Depression, ASCO's curriculum

This section has been reviewed and approved by the PLWC Editorial Board, 05/05

About 15% to 25% of people with cancer have symptoms of depression. Depression is a consistent feeling of sadness for more than two weeks that occurs every day and most of each day. It is important to recognize the symptoms of depression and receive treatment.


The two most prevalent symptoms of depression are a depressed mood and loss of interest or pleasure in normal activities. Other symptoms of depression may include the following:

  • Insomnia or other sleep disturbance
  • Change in weight (gain or loss)
  • Changes in appetite
  • Fatigue (extreme tiredness) and loss of energy
  • Feelings of irritability or agitation
  • Feelings of worthlessness or guilt
  • Feelings of hopelessness or helplessness
  • Thoughts of self-harm or suicide
  • Preoccupation with death
  • Difficulty with memory or concentration
  • Social withdrawal
  • Crying spells
  • Feeling slowed down

Generally, if a person experiences either a depressed mood or loss of interest in activities he or she once enjoyed and at least four of the other symptoms mentioned above for longer than two weeks, it is recommended that he or she talk with a doctor about seeking treatment.


The following may increase the chance that a person with cancer will experience depression:

  • History of depression before the cancer diagnosis
  • History of alcoholism or drug abuse
  • Increased physical weakness or discomfort from cancer or cancer treatment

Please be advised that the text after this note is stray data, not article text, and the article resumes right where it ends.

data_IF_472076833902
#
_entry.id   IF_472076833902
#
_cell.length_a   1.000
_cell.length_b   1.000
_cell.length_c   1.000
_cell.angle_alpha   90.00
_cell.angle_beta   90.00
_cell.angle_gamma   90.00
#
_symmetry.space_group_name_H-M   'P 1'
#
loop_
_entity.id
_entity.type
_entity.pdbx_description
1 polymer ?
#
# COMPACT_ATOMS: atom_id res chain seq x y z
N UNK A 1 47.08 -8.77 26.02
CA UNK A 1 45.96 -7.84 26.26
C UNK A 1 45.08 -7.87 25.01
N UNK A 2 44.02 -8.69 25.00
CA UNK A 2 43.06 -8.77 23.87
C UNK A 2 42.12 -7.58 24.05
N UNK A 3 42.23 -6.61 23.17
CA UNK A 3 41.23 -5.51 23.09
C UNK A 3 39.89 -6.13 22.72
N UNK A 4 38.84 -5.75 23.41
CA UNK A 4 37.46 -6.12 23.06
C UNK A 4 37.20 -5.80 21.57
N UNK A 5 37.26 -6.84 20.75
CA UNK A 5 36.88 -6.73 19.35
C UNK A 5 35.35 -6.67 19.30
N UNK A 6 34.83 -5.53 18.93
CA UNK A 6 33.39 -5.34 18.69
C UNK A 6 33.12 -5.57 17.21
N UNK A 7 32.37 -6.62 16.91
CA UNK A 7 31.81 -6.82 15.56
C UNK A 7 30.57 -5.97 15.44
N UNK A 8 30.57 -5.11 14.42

• Uncontrolled pain
  • Medication (certain drugs can trigger depression)
  • Advanced cancer
  • Imbalances of calcium, sodium, potassium, vitamin B12, or folate
  • Nutritional problems
  • Neurologic difficulties, from cancer that started in the brain or has spread to the brain
  • Hyperthyroidism (an excess of thyroid hormone) or hypothyroidism (not enough thyroid hormone)

Doctors may use a number of tests to diagnose depression, most of which include a series of questions about your behavior, feelings, and thoughts, such as "Are you depressed most of the time?" Because research has shown that suicide among people with cancer who have depression to be higher than people without cancer who have depression, it is important to consult a doctor about treatment for depression.

Managing depression

Treatment for depression helps a person with cancer better manage both diseases and often involves a combination of psychological treatment and antidepressant medication. Almost all depression is treatable. Psychological treatment methods focus on increasing coping and problem-solving skills, increasing support, and learning to reshape negative thoughts. The most common methods include individual psychotherapy and cognitive-behavioral therapy (changing the person's thought patterns and behaviors). In addition, cancer support groups may be helpful for some people with cancer who experience depression.


Your doctor may recommend drugs called antidepressants. Most antidepressants treat depression by changing the chemistry of the brain. If you and your doctor decide that medication is the next step, keep in mind the following:

  • Different types of antidepressants have different side effects, including sexual side effects, nausea, insomnia, dry mouth, or heart problems. Some drugs also can help with anxiety, or take effect more quickly than others. Side effects can usually be managed by adjusting the doses of medications, or, in some cases, switching to a different medication.
  • Many people with cancer take many different medications. Sometimes medications can interact in ways that lower the effectiveness of a drug or cause harm. Tell your doctor about each medication you are taking, including herbal therapy and over-the-counter medications.
  • Although nearly 15% to 25% of people with cancer experience depression, only 2% receive treatment in the form of antidepressants. It is important for people with cancer who are prescribed antidepressants to remember that antidepressants do not offer a "quick fix" and usually take up to six weeks to start working.

More Information

PLWC: Mental Health and Cancer

PLWC: Managing Side Effects

PLWC Feature: Getting Help for Depression Depression

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